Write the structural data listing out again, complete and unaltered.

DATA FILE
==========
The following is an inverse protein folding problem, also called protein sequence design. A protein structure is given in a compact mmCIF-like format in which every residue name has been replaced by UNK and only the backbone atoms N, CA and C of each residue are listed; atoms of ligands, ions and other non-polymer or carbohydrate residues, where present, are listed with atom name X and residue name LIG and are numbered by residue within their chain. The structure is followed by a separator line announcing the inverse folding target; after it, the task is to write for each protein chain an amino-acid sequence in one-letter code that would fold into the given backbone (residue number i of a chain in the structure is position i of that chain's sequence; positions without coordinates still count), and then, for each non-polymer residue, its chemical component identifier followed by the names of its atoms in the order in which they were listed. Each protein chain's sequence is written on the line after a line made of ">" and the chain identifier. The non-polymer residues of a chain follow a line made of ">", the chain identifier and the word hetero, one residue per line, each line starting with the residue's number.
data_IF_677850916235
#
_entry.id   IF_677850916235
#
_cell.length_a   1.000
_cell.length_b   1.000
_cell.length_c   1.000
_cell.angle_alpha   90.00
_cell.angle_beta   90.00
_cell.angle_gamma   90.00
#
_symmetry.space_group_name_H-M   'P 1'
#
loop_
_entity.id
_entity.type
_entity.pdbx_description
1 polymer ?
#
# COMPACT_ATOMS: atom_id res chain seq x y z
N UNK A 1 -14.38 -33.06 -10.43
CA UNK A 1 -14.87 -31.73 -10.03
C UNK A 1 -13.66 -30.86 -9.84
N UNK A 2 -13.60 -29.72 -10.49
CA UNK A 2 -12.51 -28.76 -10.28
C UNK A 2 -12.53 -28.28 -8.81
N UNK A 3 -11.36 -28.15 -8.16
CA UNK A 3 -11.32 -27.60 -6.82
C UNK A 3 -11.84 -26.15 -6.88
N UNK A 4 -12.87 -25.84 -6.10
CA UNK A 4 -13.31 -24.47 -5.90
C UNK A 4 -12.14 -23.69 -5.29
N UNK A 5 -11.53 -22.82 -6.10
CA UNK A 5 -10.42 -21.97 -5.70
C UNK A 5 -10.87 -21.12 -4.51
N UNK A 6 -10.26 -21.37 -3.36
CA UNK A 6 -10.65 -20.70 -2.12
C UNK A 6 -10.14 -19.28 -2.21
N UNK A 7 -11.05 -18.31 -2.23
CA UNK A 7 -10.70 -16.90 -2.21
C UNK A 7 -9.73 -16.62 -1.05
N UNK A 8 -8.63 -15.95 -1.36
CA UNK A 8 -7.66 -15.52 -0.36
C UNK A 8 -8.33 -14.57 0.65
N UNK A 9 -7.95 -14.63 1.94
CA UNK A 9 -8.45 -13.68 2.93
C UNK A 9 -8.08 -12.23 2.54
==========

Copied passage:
The following is an inverse protein folding problem, also called protein sequence design. A protein structure is given in a compact mmCIF-like format in which every residue name has been replaced by UNK and only the backbone atoms N, CA and C of each residue are listed; atoms of ligands, ions and other non-polymer or carbohydrate residues, where present, are listed with atom name X and residue name LIG and are numbered by residue within their chain. The structure is followed by a separator line announcing the inverse folding target; after it, the task is to write for each protein chain an amino-acid sequence in one-letter code that would fold into the given backbone (residue number i of a chain in the structure is position i of that chain's sequence; positions without coordinates still count), and then, for each non-polymer residue, its chemical component identifier followed by the names of its atoms in the order in which they were listed. Each protein chain's sequence is written on the line after a line made of ">" and the chain identifier. The non-polymer residues of a chain follow a line made of ">", the chain identifier and the word hetero, one residue per line, each line starting with the residue's number.
data_IF_677850916235
#
_entry.id   IF_677850916235
#
_cell.length_a   1.000
_cell.length_b   1.000
_cell.length_c   1.000
_cell.angle_alpha   90.00
_cell.angle_beta   90.00
_cell.angle_gamma   90.00
#
_symmetry.space_group_name_H-M   'P 1'
#
loop_
_entity.id
_entity.type
_entity.pdbx_description
1 polymer ?
#
# COMPACT_ATOMS: atom_id res chain seq x y z
N UNK A 1 -14.38 -33.06 -10.43
CA UNK A 1 -14.87 -31.73 -10.03
C UNK A 1 -13.66 -30.86 -9.84
N UNK A 2 -13.60 -29.72 -10.49
CA UNK A 2 -12.51 -28.76 -10.28
C UNK A 2 -12.53 -28.28 -8.81
N UNK A 3 -11.36 -28.15 -8.16
CA UNK A 3 -11.32 -27.60 -6.82
C UNK A 3 -11.84 -26.15 -6.88
N UNK A 4 -12.87 -25.84 -6.10
CA UNK A 4 -13.31 -24.47 -5.90
C UNK A 4 -12.14 -23.69 -5.29
N UNK A 5 -11.53 -22.82 -6.10
CA UNK A 5 -10.42 -21.97 -5.70
C UNK A 5 -10.87 -21.12 -4.51
N UNK A 6 -10.26 -21.37 -3.36
CA UNK A 6 -10.65 -20.70 -2.12
C UNK A 6 -10.14 -19.28 -2.21
N UNK A 7 -11.05 -18.31 -2.23
CA UNK A 7 -10.70 -16.90 -2.21
C UNK A 7 -9.73 -16.62 -1.05
N UNK A 8 -8.63 -15.95 -1.36
CA UNK A 8 -7.66 -15.52 -0.36
C UNK A 8 -8.33 -14.57 0.65
N UNK A 9 -7.95 -14.63 1.94
CA UNK A 9 -8.45 -13.68 2.93
C UNK A 9 -8.08 -12.23 2.54